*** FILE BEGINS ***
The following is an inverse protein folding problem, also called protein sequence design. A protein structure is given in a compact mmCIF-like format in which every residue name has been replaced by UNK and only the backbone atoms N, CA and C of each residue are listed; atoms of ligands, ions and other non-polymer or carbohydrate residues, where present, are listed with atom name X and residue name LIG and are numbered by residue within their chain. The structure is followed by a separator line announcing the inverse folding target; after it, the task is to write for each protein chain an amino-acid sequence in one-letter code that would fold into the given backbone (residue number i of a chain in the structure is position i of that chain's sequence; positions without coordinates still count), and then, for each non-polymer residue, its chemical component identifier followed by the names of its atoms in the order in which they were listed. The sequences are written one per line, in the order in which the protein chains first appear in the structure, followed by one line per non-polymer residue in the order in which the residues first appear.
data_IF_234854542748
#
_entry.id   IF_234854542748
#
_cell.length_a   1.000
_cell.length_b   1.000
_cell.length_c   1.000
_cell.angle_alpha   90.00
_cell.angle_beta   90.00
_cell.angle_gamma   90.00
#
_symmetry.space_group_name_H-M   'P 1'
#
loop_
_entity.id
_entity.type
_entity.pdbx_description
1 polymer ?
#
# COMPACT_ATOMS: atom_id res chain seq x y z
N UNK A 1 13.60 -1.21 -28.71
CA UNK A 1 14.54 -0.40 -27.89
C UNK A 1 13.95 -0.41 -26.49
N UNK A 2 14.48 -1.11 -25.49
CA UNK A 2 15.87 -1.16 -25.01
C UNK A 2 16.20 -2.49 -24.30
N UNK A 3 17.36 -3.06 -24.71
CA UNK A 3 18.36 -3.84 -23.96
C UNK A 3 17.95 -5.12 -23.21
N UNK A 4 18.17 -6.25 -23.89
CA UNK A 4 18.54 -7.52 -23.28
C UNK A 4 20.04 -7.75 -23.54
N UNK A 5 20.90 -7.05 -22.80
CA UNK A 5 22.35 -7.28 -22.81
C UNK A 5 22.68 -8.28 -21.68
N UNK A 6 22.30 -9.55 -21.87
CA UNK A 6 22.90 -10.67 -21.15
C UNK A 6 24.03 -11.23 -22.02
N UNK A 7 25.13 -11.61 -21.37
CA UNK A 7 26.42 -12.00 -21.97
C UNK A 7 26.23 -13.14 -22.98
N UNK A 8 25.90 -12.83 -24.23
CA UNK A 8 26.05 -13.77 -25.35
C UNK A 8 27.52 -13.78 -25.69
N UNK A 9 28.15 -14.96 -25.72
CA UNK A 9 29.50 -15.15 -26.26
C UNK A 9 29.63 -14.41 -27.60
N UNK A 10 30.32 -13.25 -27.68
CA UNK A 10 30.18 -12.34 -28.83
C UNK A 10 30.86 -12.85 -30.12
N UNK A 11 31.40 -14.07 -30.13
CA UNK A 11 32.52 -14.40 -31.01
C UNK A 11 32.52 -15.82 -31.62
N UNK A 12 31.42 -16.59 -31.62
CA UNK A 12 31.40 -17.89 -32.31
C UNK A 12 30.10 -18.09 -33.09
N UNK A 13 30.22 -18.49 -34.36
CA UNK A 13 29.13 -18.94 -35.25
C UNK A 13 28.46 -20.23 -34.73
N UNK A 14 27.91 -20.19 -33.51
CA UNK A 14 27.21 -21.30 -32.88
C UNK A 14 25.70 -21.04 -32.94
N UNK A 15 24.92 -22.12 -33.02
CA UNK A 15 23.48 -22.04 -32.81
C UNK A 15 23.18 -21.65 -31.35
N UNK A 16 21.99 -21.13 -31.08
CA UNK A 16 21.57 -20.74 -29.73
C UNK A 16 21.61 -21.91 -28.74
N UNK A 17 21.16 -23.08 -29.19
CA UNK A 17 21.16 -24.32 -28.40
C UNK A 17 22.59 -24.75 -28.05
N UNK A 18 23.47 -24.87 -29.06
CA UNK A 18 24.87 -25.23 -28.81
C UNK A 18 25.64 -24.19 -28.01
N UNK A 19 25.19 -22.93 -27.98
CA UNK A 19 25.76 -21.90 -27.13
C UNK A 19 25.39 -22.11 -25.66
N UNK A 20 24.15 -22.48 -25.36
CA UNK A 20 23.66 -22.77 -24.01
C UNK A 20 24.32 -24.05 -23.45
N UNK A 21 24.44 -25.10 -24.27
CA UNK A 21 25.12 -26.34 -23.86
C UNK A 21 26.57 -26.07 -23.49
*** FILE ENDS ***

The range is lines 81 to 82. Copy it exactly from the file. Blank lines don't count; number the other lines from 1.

C UNK A 20 24.32 -24.05 -23.45
N UNK A 21 24.44 -25.10 -24.27